Wesely, J., Dzoba, N., Miller, H. & Rasche, C. (2016). Mentoring at-risk youth: An examination of strain and mentor response strategies. American Journal of Criminal Justice. DOI:10.1007/s12103-016-9353-7
Summarized by Justin Preston
Mentoring, in its various forms, has long been touted as a way of offering support and guidance to at-risk youth. While the literature remains mixed on the overall impact of mentoring, little research has examined the ways in which mentoring affects processes and outcomes related to delinquency. Research has identified ways in which mentors can be trained and supported in improving the quality of their mentoring relationship, with emphases on relational processes such as authenticity, empathy, collaboration, and companionship.
Mentoring for at-risk youth is often utilized for youths involved with the juvenile justice system, with mixed results reported. It is believed, however, that mentoring for at-risk youth can serve as a way of improving the youths’ resiliency in the face of adversity, via the positive social support provided by the mentoring relationship.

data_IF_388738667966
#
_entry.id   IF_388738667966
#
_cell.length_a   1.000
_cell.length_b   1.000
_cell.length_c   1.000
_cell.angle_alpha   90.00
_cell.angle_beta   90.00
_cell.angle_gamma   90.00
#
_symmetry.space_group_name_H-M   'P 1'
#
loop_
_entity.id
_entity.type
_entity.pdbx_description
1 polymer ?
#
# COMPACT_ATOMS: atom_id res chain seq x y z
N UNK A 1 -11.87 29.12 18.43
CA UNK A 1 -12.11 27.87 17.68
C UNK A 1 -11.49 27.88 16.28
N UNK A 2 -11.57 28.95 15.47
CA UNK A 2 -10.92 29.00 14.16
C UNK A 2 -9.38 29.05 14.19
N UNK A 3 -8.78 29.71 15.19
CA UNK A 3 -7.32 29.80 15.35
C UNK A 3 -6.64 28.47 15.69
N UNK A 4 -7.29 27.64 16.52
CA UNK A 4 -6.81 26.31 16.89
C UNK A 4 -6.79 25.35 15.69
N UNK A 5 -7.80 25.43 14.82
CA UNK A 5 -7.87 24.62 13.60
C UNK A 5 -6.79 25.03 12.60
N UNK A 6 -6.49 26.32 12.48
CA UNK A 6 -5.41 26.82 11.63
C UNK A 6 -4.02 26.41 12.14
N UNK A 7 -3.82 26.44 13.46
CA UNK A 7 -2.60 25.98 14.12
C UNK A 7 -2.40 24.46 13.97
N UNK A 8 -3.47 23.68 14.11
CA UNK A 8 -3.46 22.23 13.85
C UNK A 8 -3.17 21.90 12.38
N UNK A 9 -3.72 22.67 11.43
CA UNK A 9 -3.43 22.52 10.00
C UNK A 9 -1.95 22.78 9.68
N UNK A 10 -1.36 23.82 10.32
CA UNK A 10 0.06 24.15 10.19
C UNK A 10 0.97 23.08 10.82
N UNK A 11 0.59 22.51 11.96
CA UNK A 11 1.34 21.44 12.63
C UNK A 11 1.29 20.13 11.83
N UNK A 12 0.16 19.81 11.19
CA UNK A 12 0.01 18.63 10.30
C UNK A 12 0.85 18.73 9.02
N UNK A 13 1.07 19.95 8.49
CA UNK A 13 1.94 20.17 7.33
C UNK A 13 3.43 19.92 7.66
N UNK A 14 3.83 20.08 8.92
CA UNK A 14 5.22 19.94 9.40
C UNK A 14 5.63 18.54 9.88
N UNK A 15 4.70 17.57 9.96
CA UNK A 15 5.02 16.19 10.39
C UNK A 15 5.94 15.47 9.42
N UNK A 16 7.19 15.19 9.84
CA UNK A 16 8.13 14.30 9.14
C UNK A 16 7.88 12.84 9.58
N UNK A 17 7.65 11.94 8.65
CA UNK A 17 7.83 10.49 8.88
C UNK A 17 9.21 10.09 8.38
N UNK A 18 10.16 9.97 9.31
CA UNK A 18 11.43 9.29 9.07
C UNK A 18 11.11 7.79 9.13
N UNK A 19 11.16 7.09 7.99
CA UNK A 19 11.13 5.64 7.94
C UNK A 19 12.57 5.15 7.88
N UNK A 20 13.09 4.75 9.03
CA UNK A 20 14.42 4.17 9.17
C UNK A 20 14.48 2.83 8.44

The present study sought to investigate the ways in which mentoring could reduce the impacts of strain on at-risk youth by gaining greater insight into the manner in which mentors perceived and assessed their mentees’ strain. Here, strain is defined as the result of one (or more) of the following three conditions:
1) removal of positive stimuli,
2) introduction of negative stimuli, or
3) failure to achieve positively valued goals.
The strains common to at-risk youth typically result from an inability to avoid negative environmental stimuli. It is also important to keep in mind that strains experienced by youth tend to have a cumulative effect, which increases the likelihood of experiencing negative emotions such as anger. Mentoring has been posited as a way of helping to develop a series of coping strategies that could be utilized by at-risk youth when navigating the challenges posed by strain.